Once analysed the temporal evolution of each constituent and its effects, their trends were calculated. For this, the Sen’s method to determine the magnitude of the trend and the Mann-Kendall Trend test to estimate the statistical significance of the trend was used, as explained in the methodology. In the case of AOT, the trend is equal to −0.021 per decade during nearly 19 years, resulting in an absolute AOT decrease of 0.040. Statistically significant negative trends of AOT have also been obtained by other authors for the Mediterranean region (e.g., [17,61,62]). However, the values of these trends vary, depending on the study period considered. For example, the trend obtained by Zhang and Reid [61] is equal to −0.016 per decade, being its absolute value lower than the one obtained in our study. This may be due to the fact that their study period is 2000–2009, and the economic crisis had not greatly affected AOT values yet. On the contrary, trends obtained by Floutsi et al. [17] and Alfaro-Contreras et al. [62] show values of −0.030 and −0.023 per decade, respectively, being higher, in absolute terms, than that the one obtained in our study. This difference may be due to the fact that their study periods are 2002–2014 or 2002–2015, and therefore, the increase in AOT starting in 2014 has not been completely included. Figure 8 shows the spatial distribution of the linear trend in (a) AOT and (b) AOT effect, for 2000–2018 per decade. Pixels with levels of significance p < 0.05 are marked with a black dot. As shown in Figure 8a, AOT trends are negative throughout the study region, except in the west Middle East, where the intensity and frequency of dust storms has increased in recent years [63,64,65]. However, this positive trend is not significant. Most of the areas with significant trends are those with negative trends. As previously mentioned, AOT and AOT effect are closely related, so their spatial distributions are similar (Figure 8b). In the case of AOT effect, the trend is equal to 0.386% per decade during the period 2000–2019, resulting in an absolute AOT effect decrease of 0.728%.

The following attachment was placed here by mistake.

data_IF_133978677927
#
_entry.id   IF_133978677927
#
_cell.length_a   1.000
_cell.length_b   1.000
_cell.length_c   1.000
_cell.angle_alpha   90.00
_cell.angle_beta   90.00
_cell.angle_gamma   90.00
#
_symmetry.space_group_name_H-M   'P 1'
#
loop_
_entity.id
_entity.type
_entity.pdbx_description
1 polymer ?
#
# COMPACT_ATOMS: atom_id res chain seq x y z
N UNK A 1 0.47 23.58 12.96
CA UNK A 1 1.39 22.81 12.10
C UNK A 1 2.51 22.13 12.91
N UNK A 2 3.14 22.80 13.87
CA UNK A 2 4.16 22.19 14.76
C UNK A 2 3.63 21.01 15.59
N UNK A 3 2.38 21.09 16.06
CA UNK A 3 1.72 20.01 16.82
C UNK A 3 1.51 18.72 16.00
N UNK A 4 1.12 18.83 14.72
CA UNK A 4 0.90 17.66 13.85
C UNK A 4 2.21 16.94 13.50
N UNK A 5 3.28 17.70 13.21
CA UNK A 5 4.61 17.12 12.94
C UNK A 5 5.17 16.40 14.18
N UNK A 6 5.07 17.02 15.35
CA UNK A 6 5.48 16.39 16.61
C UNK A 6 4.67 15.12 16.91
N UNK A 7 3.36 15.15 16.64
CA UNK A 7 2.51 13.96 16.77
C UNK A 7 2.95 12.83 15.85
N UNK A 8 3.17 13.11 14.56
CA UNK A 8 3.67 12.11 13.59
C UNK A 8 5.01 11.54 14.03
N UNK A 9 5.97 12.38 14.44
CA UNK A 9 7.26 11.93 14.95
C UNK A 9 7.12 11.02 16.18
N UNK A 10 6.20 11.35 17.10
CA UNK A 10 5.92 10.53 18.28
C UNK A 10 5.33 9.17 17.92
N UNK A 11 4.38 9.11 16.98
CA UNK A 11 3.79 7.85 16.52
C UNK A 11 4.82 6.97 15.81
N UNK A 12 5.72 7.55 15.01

In the case of PWV, the trend is equal to 0.553 mm per decade during nearly 19 years, resulting in an absolute PWV increase of 1.042 mm. Statistically significant positive trends of PWV have also been obtained by other authors for the Mediterranean region for a similar period (e.g., [66,67]). However, if periods prior to that considered in this study are used, the PWV trend results negative (e.g., [19,68,69]). This fact highlights the importance of this study, because it remarks the importance of water vapour in recent years and its effects on solar radiation at the surface over the Mediterranean basin. Figure 9 shows the spatial distribution of linear trend in (a) PWV and (b) PWV effect for 2000–2018 per decade. Pixels with levels of significance p < 0.05 are marked with a black dot. As shown in Figure 9a, PWV trends are positive throughout the entire study region, although this increase in PWV values is only significant in regions of North Africa, specifically Algeria and Egypt. The highest trend values are obtained in the region of Romania and the Black Sea, while the lowest values, close to zero, are obtained in the south of the Iberian Peninsula. These low positive trend values are consistent with the results obtained by Mattar et al. [20], which obtained a negative trend in the south of the Iberian Peninsula and a positive one in the rest of Europe. In fact, southern Iberian Peninsula is the only region where positive trend values are obtained when analysing the spatial distribution of linear trends of PWV effect (Figure 9b). This figure shows that, in the rest of the study region, the trend values of PWV and PWV effect are closely related. It should be mentioned that the trend of PWV effect is not significant in any pixel. On average, the trend is equal to −0.115% per decade during the period 2000–2019 for the entire study region, resulting in an absolute PWV effect increase of 0.217%.